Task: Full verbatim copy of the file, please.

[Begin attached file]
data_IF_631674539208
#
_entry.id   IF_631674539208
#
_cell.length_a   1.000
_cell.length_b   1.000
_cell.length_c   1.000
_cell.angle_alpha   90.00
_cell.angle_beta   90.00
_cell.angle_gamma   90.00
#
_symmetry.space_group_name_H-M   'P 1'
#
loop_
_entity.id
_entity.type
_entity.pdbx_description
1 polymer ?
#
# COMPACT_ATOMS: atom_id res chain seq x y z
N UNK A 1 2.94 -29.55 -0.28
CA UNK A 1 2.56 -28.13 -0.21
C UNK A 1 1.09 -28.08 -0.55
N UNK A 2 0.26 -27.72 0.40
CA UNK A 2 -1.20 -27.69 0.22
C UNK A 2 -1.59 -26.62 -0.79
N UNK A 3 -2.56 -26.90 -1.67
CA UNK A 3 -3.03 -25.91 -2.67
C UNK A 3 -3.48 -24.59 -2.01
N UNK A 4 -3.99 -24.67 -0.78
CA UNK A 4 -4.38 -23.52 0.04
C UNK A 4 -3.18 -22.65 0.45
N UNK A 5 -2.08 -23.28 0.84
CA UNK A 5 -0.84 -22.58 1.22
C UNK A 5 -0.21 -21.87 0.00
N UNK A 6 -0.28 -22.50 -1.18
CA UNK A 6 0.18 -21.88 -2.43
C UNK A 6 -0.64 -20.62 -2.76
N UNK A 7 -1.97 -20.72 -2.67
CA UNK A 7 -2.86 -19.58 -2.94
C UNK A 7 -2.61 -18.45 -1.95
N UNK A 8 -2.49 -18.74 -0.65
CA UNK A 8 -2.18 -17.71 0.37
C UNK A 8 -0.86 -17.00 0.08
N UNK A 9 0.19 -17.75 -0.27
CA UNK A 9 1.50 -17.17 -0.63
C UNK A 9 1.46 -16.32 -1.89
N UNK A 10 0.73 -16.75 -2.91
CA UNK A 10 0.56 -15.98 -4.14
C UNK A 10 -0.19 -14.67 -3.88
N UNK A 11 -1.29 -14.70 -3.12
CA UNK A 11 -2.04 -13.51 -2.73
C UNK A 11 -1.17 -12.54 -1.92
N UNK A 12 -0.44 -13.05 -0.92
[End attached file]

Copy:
data_IF_631674539208
#
_entry.id   IF_631674539208
#
_cell.length_a   1.000
_cell.length_b   1.000
_cell.length_c   1.000
_cell.angle_alpha   90.00
_cell.angle_beta   90.00
_cell.angle_gamma   90.00
#
_symmetry.space_group_name_H-M   'P 1'
#
loop_
_entity.id
_entity.type
_entity.pdbx_description
1 polymer ?
#
# COMPACT_ATOMS: atom_id res chain seq x y z
N UNK A 1 2.94 -29.55 -0.28
CA UNK A 1 2.56 -28.13 -0.21
C UNK A 1 1.09 -28.08 -0.55
N UNK A 2 0.26 -27.72 0.40
CA UNK A 2 -1.20 -27.69 0.22
C UNK A 2 -1.59 -26.62 -0.79
N UNK A 3 -2.56 -26.90 -1.67
CA UNK A 3 -3.03 -25.91 -2.67
C UNK A 3 -3.48 -24.59 -2.01
N UNK A 4 -3.99 -24.67 -0.78
CA UNK A 4 -4.38 -23.52 0.04
C UNK A 4 -3.18 -22.65 0.45
N UNK A 5 -2.08 -23.28 0.84
CA UNK A 5 -0.84 -22.58 1.22
C UNK A 5 -0.21 -21.87 0.00
N UNK A 6 -0.28 -22.50 -1.18
CA UNK A 6 0.18 -21.88 -2.43
C UNK A 6 -0.64 -20.62 -2.76
N UNK A 7 -1.97 -20.72 -2.67
CA UNK A 7 -2.86 -19.58 -2.94
C UNK A 7 -2.61 -18.45 -1.95
N UNK A 8 -2.49 -18.74 -0.65
CA UNK A 8 -2.18 -17.71 0.37
C UNK A 8 -0.86 -17.00 0.08
N UNK A 9 0.19 -17.75 -0.27
CA UNK A 9 1.50 -17.17 -0.63
C UNK A 9 1.46 -16.32 -1.89
N UNK A 10 0.73 -16.75 -2.91
CA UNK A 10 0.56 -15.98 -4.14
C UNK A 10 -0.19 -14.67 -3.88
N UNK A 11 -1.29 -14.70 -3.12
CA UNK A 11 -2.04 -13.51 -2.73
C UNK A 11 -1.17 -12.54 -1.92
N UNK A 12 -0.44 -13.05 -0.92